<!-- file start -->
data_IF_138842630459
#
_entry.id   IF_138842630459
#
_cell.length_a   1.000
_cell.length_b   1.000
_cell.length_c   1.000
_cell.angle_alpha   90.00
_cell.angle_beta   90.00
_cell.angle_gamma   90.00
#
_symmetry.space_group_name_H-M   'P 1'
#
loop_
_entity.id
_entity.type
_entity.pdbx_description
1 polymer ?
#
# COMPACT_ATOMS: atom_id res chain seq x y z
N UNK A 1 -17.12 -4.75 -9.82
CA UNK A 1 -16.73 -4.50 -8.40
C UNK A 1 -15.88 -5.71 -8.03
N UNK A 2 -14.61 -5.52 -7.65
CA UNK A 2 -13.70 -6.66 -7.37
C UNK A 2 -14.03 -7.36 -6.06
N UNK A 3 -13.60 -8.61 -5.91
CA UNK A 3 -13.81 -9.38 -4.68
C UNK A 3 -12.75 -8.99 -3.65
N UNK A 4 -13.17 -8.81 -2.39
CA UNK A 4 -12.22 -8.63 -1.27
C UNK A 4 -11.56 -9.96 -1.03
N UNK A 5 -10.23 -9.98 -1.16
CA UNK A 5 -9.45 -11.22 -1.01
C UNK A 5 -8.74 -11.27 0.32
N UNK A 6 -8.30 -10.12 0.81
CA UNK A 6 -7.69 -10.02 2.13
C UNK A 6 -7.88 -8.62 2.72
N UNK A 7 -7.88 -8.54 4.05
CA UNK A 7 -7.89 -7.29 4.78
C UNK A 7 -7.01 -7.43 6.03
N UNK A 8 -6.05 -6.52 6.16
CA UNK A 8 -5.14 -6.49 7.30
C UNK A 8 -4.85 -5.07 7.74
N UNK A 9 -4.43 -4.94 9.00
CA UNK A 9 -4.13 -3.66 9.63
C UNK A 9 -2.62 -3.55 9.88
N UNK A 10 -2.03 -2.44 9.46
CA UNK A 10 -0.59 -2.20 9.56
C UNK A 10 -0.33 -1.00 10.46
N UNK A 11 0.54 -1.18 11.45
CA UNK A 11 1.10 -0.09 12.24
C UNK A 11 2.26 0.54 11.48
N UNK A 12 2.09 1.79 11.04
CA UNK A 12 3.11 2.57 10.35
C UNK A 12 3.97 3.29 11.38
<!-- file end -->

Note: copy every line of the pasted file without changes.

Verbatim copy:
data_IF_138842630459
#
_entry.id   IF_138842630459
#
_cell.length_a   1.000
_cell.length_b   1.000
_cell.length_c   1.000
_cell.angle_alpha   90.00
_cell.angle_beta   90.00
_cell.angle_gamma   90.00
#
_symmetry.space_group_name_H-M   'P 1'
#
loop_
_entity.id
_entity.type
_entity.pdbx_description
1 polymer ?
#
# COMPACT_ATOMS: atom_id res chain seq x y z
N UNK A 1 -17.12 -4.75 -9.82
CA UNK A 1 -16.73 -4.50 -8.40
C UNK A 1 -15.88 -5.71 -8.03
N UNK A 2 -14.61 -5.52 -7.65
CA UNK A 2 -13.70 -6.66 -7.37
C UNK A 2 -14.03 -7.36 -6.06
N UNK A 3 -13.60 -8.61 -5.91
CA UNK A 3 -13.81 -9.38 -4.68
C UNK A 3 -12.75 -8.99 -3.65
N UNK A 4 -13.17 -8.81 -2.39
CA UNK A 4 -12.22 -8.63 -1.27
C UNK A 4 -11.56 -9.96 -1.03
N UNK A 5 -10.23 -9.98 -1.16
CA UNK A 5 -9.45 -11.22 -1.01
C UNK A 5 -8.74 -11.27 0.32
N UNK A 6 -8.30 -10.12 0.81
CA UNK A 6 -7.69 -10.02 2.13
C UNK A 6 -7.88 -8.62 2.72
N UNK A 7 -7.88 -8.54 4.05
CA UNK A 7 -7.89 -7.29 4.78
C UNK A 7 -7.01 -7.43 6.03
N UNK A 8 -6.05 -6.52 6.16
CA UNK A 8 -5.14 -6.49 7.30
C UNK A 8 -4.85 -5.07 7.74
N UNK A 9 -4.43 -4.94 9.00
CA UNK A 9 -4.13 -3.66 9.63
C UNK A 9 -2.62 -3.55 9.88
N UNK A 10 -2.03 -2.44 9.46
CA UNK A 10 -0.59 -2.20 9.56
C UNK A 10 -0.33 -1.00 10.46
N UNK A 11 0.54 -1.18 11.45
CA UNK A 11 1.10 -0.09 12.24
C UNK A 11 2.26 0.54 11.48
N UNK A 12 2.09 1.79 11.04
CA UNK A 12 3.11 2.57 10.35
C UNK A 12 3.97 3.29 11.38